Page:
Idea: Improving parallelism with metadata generation improvements

Recent timing visualization work made the compilation process more visible. And it also reveals the potential of more parallelism during the whole building process.

This is just me thinking aloud. Personally i think to maximum parallelism, the whole build process for a crate graph should be split into five stages:

  • Stage 1: Generating compiler plugins, like proc-macros etc; processing etc.
  • Stage 2: Generating absolutely minimum metadata just enough for downstream crates to use, and reduce validation as much as possible.
  • Stage 3: Generating metadata, roughly equivalent to the cargo check process.
  • Stage 4: Generate codegen artifacts, roughly equivalent to the part of cargo build minus cargo check minus linking.
  • Stage 5: Generate linking artifacts.

The idea is to make the stage 3 and stage 4 fully performed in parallel, i.e. no need to wait for dependency crates to complete. Instead, it may be actually more feasible if we can start from the root crate. Since that's the crate the developer is doing work and there's more chance it contains an error, etc.

In this way, i think the processors won't stay idle at all during the stage 3 & 4. So maybe will improve the overall compilation time.

Instead, it may be actually more feasible if we can start from the root crate.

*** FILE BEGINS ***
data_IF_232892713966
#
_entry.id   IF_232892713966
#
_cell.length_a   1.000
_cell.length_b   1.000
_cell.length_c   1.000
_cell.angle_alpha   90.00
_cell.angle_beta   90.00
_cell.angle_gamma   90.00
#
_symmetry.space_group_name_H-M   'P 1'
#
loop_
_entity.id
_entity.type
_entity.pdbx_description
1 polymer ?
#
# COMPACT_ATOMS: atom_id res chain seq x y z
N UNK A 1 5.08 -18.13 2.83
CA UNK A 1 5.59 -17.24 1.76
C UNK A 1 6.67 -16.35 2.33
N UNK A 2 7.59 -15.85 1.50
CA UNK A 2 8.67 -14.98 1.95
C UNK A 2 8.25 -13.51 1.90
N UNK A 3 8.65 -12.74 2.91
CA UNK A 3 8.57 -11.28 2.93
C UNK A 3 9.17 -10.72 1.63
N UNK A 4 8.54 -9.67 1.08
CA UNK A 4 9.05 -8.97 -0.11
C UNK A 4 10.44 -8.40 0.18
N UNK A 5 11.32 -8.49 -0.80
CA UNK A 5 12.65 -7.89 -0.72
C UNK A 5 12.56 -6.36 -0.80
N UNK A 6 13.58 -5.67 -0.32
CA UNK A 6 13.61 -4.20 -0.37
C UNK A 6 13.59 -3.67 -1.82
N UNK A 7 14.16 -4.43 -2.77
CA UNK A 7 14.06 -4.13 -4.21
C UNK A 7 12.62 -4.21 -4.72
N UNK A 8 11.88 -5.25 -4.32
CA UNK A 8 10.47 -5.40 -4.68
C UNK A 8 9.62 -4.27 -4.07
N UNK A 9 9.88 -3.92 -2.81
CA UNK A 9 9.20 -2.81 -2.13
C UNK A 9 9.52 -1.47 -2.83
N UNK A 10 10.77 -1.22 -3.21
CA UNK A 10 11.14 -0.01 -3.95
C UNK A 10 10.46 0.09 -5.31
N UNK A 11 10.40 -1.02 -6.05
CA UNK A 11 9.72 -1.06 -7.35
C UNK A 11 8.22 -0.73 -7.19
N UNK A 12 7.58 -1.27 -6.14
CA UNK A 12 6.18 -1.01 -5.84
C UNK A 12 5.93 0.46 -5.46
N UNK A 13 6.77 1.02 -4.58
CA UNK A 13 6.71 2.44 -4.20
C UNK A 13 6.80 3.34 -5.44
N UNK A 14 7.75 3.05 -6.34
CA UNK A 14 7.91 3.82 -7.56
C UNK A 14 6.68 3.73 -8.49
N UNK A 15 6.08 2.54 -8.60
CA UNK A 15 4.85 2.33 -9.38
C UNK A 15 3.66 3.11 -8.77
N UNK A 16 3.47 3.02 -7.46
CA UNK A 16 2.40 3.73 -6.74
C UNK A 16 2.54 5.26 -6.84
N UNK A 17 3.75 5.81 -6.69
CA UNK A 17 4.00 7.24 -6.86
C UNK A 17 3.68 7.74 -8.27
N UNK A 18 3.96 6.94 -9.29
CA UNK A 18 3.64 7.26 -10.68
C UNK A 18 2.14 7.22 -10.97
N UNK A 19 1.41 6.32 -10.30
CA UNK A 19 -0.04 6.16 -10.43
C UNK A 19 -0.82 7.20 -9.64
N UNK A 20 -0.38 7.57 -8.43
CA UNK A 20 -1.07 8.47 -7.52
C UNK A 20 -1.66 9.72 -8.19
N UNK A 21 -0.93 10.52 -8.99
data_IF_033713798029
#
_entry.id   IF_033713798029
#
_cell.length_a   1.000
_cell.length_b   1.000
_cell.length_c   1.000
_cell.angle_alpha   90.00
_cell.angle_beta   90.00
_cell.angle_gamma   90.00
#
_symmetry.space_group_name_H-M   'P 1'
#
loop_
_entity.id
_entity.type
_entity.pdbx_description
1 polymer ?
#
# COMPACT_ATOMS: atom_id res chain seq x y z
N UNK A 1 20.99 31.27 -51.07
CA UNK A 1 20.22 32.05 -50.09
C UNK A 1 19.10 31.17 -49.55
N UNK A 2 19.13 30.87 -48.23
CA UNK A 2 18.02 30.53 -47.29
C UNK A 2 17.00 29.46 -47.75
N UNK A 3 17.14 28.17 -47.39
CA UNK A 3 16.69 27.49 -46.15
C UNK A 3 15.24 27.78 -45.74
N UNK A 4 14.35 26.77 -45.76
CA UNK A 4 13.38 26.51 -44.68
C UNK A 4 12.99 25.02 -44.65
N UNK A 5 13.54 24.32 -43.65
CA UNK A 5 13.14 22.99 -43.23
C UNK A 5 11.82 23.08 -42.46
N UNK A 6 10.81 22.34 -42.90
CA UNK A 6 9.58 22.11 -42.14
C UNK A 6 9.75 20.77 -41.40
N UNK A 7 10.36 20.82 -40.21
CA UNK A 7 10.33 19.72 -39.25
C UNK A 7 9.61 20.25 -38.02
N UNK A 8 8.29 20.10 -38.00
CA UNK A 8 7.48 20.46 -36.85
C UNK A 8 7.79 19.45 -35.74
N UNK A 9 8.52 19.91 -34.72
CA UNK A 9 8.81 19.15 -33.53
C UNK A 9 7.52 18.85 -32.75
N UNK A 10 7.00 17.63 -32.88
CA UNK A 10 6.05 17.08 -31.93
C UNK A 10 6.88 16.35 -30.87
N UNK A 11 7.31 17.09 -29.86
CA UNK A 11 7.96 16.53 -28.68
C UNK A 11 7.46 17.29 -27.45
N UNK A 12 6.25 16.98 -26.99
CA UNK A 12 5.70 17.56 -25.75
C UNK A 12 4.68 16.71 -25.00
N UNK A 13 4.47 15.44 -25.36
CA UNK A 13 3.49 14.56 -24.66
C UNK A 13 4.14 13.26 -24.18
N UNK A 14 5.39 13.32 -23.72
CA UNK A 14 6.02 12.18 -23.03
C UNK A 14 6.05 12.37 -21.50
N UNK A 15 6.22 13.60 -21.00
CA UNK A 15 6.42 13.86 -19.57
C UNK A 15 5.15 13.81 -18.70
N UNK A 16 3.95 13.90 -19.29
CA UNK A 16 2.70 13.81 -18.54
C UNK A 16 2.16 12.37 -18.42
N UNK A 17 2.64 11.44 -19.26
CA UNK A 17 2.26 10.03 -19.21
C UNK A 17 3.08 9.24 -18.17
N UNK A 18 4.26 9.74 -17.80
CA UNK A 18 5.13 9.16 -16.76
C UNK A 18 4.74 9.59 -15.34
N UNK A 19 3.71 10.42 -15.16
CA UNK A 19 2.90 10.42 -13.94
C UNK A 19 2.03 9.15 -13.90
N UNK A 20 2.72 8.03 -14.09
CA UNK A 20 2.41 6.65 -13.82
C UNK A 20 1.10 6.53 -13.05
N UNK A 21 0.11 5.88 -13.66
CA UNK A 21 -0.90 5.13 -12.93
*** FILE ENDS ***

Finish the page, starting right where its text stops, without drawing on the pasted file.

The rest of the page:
This may be reasonable even in isolation, we can go at least until name resolution without needing crate dependencies, and even perform resolution partially.

Crate loader is this case is the single interception point in the compiler at which we need to block and wait for crates' metadata files (or full library files) to be ready.

The primary question is how much time it will save, the initial compilation stages are usually relatively fast.

More than that, we have all the import/macro resolution indeterminacy infra ready.
I suspect that extern crate items and paths mostly just need to return indeterminate resolutions until the respective crate files are ready.

I wonder if depdendencies even have to be compiled with LLVM. If I have a dependency that has functions a(), b(), c(), but I only call dep::a(), then .dylib for the dep wastefully compiles b and c only to dead-code-eliminate them later.

So maybe the procedure should be to build MIR-only crates for everything up to the final product, then dead code eliminate on MIR, then call LLVM on what's left? (with granular caching of course).

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There's been some exploration of this idea in